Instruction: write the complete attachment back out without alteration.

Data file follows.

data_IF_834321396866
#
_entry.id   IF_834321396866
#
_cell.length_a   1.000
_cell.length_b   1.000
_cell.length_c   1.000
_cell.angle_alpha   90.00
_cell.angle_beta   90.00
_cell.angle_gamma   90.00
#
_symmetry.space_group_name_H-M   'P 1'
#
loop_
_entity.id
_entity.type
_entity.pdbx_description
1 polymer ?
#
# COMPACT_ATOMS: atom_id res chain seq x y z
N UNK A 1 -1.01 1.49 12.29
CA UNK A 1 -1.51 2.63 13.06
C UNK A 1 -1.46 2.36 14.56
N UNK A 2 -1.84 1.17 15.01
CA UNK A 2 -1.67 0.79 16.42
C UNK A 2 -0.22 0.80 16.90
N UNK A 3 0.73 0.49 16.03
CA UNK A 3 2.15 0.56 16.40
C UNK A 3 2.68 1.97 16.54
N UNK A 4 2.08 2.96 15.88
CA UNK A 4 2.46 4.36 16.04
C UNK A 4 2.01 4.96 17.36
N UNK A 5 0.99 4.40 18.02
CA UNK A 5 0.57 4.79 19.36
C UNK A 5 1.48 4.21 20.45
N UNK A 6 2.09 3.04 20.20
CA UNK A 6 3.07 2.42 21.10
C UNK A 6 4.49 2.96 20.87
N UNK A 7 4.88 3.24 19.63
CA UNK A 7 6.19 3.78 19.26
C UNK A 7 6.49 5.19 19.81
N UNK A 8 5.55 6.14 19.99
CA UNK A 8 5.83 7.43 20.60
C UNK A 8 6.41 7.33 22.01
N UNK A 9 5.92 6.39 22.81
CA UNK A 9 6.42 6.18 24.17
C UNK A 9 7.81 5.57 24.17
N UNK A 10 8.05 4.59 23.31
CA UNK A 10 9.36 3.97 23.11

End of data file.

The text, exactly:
data_IF_834321396866
#
_entry.id   IF_834321396866
#
_cell.length_a   1.000
_cell.length_b   1.000
_cell.length_c   1.000
_cell.angle_alpha   90.00
_cell.angle_beta   90.00
_cell.angle_gamma   90.00
#
_symmetry.space_group_name_H-M   'P 1'
#
loop_
_entity.id
_entity.type
_entity.pdbx_description
1 polymer ?
#
# COMPACT_ATOMS: atom_id res chain seq x y z
N UNK A 1 -1.01 1.49 12.29
CA UNK A 1 -1.51 2.63 13.06
C UNK A 1 -1.46 2.36 14.56
N UNK A 2 -1.84 1.17 15.01
CA UNK A 2 -1.67 0.79 16.42
C UNK A 2 -0.22 0.80 16.90
N UNK A 3 0.73 0.49 16.03
CA UNK A 3 2.15 0.56 16.40
C UNK A 3 2.68 1.97 16.54
N UNK A 4 2.08 2.96 15.88
CA UNK A 4 2.46 4.36 16.04
C UNK A 4 2.01 4.96 17.36
N UNK A 5 0.99 4.40 18.02
CA UNK A 5 0.57 4.79 19.36
C UNK A 5 1.48 4.21 20.45
N UNK A 6 2.09 3.04 20.20
CA UNK A 6 3.07 2.42 21.10
C UNK A 6 4.49 2.96 20.87
N UNK A 7 4.88 3.24 19.63
CA UNK A 7 6.19 3.78 19.26
C UNK A 7 6.49 5.19 19.81
N UNK A 8 5.55 6.14 19.99
CA UNK A 8 5.83 7.43 20.60
C UNK A 8 6.41 7.33 22.01
N UNK A 9 5.92 6.39 22.81
CA UNK A 9 6.42 6.18 24.17
C UNK A 9 7.81 5.57 24.17
N UNK A 10 8.05 4.59 23.31
CA UNK A 10 9.36 3.97 23.11